Academic journal article Nursing Education Perspectives

Teaching Nursing without Lecturing: CRITICAL PEDAGOGY AS COMMUNICATIVE DIALOGUE

Academic journal article Nursing Education Perspectives

Teaching Nursing without Lecturing: CRITICAL PEDAGOGY AS COMMUNICATIVE DIALOGUE

Article excerpt

ABSTRACT

This article is an interpretive analysis of the author's method of teaching nursing to a diverse student body in an associate degree program. Rather than lecturing, the author and her colleagues facilitate small-group discussions, engaging students in communicative dialogue. This method leads to flexibility and openness to student ideas as well as opportunities to share personal stories and dialogue with students. As a result, students are helped to overcome misunderstanding, misconceptions, and misinterpretations of the nursing literature.

Keywords Communicative Dialogue - Critical Pedagogy - Learning Community - Critical Thinking

I have not lectured in any of my classes for over 20 years. In April 2004, I attended the Common Ground of Nursing Education, the second National League for Nursing research conference, to learn more about the pedagogies that are new to nursing. I participated in a small-group discussion in which faculty bemoaned lecturing and the time required to prepare for class. These faculty members spoke of their lectures as content presentations and described them as essential for fulfilling the needs of graduates to enter practice with extensive knowledge. Although many spoke of lecturing as an inadequate teaching method that left little time for teaching critical thinking, problem-solving, and application, they agreed that it was a logical method given their large class sizes, the presence of educationally disadvantaged students, and other demands. * THIS ARTICLE IS A CRITICAL-FEMINIST INTERPRETATION (1) of my experiences at this conference and how I practice teaching. I teach in an associate degree nursing program in which race, gender, and class, and how they influence becoming a nurse, are prominent concerns. Our faculty are proud of the diversity of our student body and the nurses we prepare for a health care system that requires clinicians to think on their feet. Our graduates excel in the NCLEX exam and have consistently exceeded the national pass rate. (Within the last five years, their scores have generally been between 96 percent and 100 percent.) Results of employer satisfaction surveys indicate that our graduates meet or exceed competencies related to professional behaviors, communication, assessment, clinical decision-making, caring interventions, teaching and learning, collaboration, and managing care as compared to nursing graduates from other educational programs.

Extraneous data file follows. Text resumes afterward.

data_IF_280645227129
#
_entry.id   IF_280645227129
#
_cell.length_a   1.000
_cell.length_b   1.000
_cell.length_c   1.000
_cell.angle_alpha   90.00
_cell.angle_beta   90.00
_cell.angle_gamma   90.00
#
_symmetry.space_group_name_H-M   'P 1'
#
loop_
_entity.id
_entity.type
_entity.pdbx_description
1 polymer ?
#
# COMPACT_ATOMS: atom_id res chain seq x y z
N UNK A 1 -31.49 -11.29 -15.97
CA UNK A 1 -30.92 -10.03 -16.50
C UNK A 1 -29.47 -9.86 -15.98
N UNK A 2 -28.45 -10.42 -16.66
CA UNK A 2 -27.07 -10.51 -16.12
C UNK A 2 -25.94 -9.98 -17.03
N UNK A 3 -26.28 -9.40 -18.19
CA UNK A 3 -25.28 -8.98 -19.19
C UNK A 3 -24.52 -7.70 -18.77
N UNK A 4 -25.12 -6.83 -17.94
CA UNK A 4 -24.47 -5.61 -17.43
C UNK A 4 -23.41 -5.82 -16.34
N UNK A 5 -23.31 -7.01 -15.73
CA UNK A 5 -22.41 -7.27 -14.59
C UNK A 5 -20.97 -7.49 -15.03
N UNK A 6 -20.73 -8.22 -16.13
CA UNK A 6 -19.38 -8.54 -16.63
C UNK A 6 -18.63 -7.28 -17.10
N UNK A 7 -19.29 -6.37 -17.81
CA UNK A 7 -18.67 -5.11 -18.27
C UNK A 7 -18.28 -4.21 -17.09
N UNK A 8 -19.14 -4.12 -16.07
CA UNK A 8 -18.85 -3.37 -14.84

Teaching in a Small-Group Setting I was hesitant to participate in the conference discussion on lecturing because it was difficult for me to readily identify with the concerns expressed by fellow attendees. It had been a long time since I prepared any lectures. The nursing curriculum with which I am involved has been designed using conventional pedagogy (outcomes or competency-based) to reflect the adult learner, career mobility, and competency-based testing.

The unit of instruction is the module. Each semester has 14 to 15 modules based on behavioral, cognitive, and psychomotor objectives that coincide with simulated and clinical laboratories and class discussions (2). All of the teachers in a specific course have the modules, which reflect current nursing practice and are written by faculty for the week's content.

Every week, each module accounts for three clock hours of traditional didactic content carried out in small-group discussions. Groups involve 10 to 20 nursing students with a faculty member serving as facilitator. In addition, students participate in two to three hours of on-campus laboratory time and six to 14 hours of clinical per week, depending on the nursing course. According to my state's nursing practice law, a maximum of 10 students may work in a clinical group. Thus, I will have the same students for class, in the on-campus laboratory, and at the clinical site. In some courses, I may have the same group of students for the entire semester.

The small group provides the ideal setting to learn with students while discussing and presenting the "necessary" didactic material. …

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